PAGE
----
But I want to say something about her also in the context of the article, that it is my wife’s sense of perspective and emotional sturdiness that has given me the courage to persevere. For instance, when our house was broken into a little while ago, my first instinct was to turtle-up, never leave the house, and barricade my family in our fortress…I mean, home. I told this to my wife the day after the break-in, and she smiled at me, and bluntly replied, “I’m not going to live like that. Come on, let’s go to Costco.” And so we did. So you see that my family’s ability to resist expedient and reactionary mentalities stems not from me, but from my wife. My usual reaction is to fly off the handle, until I see my wife staring at me curiously and patiently, and only then do I realize that I am overreacting.
And third, a realization. I was not being falsely humble when I said that I was confused that this piece ran at all. I don’t see myself as a very successful person, certainly no one whom you write a feature article about. I’ve worked at a variety of churches, the last one of which was something of a spectacular failure. And now I am the interim (read, temporary) pastor of a small church in a largely overlooked neighborhood of D.C. And I’ve been there for three months. Um, there’s nothing in that narrative that strikes me as particularly worthy of acclaim or recognition. It is not a success story, at least in the way that we typically define success.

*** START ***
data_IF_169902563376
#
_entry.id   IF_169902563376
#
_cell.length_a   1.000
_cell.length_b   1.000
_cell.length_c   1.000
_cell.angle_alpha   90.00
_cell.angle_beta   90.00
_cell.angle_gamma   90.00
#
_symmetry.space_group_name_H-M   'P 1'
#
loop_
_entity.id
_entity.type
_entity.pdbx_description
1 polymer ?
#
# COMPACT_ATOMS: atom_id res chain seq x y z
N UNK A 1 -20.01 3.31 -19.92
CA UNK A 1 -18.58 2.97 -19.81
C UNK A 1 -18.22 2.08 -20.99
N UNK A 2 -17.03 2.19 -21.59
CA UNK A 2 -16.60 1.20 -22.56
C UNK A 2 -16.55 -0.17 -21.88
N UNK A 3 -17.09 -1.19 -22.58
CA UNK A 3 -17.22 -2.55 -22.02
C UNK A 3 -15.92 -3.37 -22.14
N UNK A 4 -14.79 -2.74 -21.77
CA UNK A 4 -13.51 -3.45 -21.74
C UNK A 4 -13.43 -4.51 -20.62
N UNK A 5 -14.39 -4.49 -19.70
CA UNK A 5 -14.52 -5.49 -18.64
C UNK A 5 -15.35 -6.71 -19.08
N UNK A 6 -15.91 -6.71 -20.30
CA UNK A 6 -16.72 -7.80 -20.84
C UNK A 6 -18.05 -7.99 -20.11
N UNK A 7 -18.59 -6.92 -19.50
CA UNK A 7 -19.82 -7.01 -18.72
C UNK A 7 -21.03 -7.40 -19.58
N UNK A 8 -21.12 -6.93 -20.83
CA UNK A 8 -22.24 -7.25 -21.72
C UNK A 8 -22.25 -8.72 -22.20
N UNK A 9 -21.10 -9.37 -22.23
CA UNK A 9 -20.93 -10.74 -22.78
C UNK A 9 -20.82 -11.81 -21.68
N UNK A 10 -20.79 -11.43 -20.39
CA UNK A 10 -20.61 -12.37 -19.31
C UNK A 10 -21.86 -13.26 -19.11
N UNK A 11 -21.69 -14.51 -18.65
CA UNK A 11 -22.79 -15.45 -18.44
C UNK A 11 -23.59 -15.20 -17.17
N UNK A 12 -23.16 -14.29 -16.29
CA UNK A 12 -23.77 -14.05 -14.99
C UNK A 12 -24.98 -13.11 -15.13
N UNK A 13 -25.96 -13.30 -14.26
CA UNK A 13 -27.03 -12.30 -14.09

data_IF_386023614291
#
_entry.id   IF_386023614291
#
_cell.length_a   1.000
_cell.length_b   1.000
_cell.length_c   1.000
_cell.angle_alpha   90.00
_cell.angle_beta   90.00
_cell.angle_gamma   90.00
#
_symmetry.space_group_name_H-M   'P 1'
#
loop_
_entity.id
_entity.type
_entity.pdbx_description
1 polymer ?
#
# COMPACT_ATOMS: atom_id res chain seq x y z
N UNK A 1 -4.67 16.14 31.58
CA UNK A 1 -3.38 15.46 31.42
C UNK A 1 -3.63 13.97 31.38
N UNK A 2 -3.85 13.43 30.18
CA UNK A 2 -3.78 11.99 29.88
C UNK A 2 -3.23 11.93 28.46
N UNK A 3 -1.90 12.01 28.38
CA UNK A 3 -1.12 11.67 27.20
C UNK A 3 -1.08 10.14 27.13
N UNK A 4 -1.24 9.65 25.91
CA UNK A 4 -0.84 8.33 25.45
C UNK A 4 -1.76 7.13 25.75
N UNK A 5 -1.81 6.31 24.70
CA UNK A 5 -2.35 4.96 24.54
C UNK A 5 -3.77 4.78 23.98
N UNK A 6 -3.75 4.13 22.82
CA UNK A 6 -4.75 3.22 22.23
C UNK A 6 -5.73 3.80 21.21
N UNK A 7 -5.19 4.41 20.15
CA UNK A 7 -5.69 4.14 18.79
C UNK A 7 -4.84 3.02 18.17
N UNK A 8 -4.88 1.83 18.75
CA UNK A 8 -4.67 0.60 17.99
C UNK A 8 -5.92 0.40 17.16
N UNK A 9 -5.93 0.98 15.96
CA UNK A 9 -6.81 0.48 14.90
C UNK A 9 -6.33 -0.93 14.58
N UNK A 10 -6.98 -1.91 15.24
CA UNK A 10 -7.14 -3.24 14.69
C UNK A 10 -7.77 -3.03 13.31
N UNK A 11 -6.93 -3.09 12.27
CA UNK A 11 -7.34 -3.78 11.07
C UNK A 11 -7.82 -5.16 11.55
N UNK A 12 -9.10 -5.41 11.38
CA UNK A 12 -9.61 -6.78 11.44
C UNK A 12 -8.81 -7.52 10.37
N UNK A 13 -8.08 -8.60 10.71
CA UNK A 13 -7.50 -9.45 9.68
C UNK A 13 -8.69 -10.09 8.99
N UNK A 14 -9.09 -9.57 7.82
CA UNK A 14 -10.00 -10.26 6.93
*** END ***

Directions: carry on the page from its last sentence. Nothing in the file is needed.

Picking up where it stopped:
If the story is a testament to anything, it is a testament to silence.
Let me give you a summary of how this article even came to be. About two months ago, I wrote a blog post about being a Korean living in a largely African American neighborhood, and the need to resist easy stereotypes or inherited prejudices. I knew it was a bold topic, but I was still surprised by the level of response and encouragement that I received as a result, with numerous people commenting as to how they had never heard this topic broached before. Encouraged by this, I asked Relevant Magazine if they would print the same post, in slightly edited form, to which they agreed. They told me that receive very few articles on race, and none on Asian and African-American relations. And so they were kind enough to print this article on their online website. It was this article that attracted the attention of a writer at the Washington Post, who similarly noticed that she had never read anything on the subject before, making my story stand out to her.